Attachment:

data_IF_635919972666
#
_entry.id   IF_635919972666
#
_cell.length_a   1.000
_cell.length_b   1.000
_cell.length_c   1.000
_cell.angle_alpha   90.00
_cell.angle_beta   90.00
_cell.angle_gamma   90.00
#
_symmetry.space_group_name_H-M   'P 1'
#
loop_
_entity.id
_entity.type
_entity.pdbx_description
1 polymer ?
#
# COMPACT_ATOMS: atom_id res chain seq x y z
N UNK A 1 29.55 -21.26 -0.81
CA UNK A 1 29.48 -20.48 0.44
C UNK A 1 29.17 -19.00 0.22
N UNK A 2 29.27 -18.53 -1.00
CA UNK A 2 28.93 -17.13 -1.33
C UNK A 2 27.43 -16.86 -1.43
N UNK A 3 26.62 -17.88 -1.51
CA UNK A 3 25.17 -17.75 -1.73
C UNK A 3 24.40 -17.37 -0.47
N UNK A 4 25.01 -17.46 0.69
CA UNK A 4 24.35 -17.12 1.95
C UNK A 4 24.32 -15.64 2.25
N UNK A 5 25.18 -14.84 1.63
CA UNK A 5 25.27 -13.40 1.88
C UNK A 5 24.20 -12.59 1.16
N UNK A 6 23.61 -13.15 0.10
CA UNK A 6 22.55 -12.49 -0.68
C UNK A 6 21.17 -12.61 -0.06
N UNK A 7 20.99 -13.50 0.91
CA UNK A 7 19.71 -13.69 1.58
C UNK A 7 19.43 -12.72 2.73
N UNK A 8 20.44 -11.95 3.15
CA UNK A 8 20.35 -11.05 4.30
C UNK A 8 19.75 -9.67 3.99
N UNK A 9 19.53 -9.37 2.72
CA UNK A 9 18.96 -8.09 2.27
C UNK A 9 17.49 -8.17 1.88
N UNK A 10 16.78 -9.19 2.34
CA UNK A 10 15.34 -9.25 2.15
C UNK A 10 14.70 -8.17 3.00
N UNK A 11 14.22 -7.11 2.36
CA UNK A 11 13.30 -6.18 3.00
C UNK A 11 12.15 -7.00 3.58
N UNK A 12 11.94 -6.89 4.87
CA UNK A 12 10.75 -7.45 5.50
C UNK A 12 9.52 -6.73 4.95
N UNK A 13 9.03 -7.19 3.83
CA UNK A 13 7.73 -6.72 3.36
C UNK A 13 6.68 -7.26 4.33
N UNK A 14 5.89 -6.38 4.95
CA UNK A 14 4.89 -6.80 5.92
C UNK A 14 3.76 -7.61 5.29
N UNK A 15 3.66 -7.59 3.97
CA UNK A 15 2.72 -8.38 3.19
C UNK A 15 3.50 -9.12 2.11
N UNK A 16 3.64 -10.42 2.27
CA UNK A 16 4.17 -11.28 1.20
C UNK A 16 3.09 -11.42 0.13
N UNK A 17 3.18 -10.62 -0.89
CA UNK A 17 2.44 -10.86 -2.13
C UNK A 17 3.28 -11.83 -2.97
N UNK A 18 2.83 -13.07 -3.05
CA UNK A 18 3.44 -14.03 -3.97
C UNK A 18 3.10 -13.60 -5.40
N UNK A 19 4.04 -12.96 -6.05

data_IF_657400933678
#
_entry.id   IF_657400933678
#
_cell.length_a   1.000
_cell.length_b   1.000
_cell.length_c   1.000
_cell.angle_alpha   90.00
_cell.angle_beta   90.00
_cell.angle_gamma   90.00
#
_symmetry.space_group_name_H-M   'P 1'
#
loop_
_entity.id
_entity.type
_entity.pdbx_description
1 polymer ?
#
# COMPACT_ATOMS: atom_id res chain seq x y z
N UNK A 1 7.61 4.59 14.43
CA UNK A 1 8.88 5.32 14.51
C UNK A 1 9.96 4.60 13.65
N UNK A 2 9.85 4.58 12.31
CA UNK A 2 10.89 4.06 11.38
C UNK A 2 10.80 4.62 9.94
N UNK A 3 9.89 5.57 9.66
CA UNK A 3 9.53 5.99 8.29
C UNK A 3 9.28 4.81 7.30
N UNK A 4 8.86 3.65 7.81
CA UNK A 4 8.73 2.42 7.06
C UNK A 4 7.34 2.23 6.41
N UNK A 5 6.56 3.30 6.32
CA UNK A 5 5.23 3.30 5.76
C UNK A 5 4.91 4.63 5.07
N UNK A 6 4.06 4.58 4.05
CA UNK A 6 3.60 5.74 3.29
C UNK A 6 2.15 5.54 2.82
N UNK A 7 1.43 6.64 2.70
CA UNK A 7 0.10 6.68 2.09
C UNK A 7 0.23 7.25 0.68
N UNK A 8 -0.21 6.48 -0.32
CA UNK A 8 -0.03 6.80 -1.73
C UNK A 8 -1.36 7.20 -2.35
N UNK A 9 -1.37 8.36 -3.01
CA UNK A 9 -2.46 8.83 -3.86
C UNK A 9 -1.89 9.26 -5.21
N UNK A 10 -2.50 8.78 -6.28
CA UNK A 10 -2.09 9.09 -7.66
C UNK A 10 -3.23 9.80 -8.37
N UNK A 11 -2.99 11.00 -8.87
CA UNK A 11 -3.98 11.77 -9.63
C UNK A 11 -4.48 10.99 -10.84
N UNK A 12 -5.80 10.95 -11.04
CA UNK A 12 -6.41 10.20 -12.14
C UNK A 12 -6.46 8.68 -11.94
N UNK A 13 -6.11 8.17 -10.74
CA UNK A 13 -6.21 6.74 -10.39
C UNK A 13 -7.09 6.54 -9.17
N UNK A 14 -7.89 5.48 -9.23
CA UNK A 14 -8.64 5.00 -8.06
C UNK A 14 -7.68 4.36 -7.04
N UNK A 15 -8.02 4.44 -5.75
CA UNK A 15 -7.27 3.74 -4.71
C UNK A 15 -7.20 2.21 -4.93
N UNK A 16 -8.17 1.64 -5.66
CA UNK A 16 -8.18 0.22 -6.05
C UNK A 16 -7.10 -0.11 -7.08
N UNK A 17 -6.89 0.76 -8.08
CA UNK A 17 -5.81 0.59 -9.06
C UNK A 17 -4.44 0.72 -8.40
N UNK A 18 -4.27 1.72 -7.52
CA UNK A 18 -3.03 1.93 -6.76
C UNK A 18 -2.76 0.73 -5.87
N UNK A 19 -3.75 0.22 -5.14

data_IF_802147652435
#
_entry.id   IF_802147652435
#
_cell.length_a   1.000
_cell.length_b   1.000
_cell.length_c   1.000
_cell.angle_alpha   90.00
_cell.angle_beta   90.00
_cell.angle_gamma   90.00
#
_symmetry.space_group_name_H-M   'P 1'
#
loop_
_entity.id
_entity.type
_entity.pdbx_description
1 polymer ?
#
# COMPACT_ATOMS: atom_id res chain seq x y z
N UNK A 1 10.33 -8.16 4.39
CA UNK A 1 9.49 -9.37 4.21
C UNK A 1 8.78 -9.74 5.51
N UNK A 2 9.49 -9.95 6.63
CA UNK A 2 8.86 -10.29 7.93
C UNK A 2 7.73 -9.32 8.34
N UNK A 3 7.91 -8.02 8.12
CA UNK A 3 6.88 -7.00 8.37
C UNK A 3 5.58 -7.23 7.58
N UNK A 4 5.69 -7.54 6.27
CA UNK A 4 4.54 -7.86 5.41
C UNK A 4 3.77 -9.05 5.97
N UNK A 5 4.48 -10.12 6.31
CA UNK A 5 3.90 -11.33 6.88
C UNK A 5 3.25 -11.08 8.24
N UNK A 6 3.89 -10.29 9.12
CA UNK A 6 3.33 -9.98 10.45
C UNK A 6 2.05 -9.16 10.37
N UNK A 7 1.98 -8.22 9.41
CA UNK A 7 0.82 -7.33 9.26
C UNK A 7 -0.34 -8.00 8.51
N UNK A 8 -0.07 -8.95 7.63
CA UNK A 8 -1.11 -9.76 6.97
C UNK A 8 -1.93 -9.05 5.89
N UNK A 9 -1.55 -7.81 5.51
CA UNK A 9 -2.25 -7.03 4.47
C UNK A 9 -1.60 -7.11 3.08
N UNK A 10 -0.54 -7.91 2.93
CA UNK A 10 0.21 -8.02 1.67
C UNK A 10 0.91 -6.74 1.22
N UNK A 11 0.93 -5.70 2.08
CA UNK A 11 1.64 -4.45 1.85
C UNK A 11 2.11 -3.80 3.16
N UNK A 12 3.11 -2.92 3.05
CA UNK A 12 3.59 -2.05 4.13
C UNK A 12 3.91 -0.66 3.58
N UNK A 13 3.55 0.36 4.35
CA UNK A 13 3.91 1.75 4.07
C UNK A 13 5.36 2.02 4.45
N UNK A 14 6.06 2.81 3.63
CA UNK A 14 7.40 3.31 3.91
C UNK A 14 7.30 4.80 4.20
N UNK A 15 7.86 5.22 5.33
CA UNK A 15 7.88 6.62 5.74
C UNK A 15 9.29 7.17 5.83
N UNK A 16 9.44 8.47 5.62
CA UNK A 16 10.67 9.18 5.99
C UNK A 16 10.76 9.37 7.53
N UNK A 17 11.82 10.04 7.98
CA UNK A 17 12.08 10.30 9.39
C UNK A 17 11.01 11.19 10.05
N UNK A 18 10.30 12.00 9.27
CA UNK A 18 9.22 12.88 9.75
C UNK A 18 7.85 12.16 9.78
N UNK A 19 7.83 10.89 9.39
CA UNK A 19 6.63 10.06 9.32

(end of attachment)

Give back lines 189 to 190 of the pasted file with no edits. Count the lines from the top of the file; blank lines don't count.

N UNK A 7 1.98 -8.22 9.41
CA UNK A 7 0.82 -7.33 9.26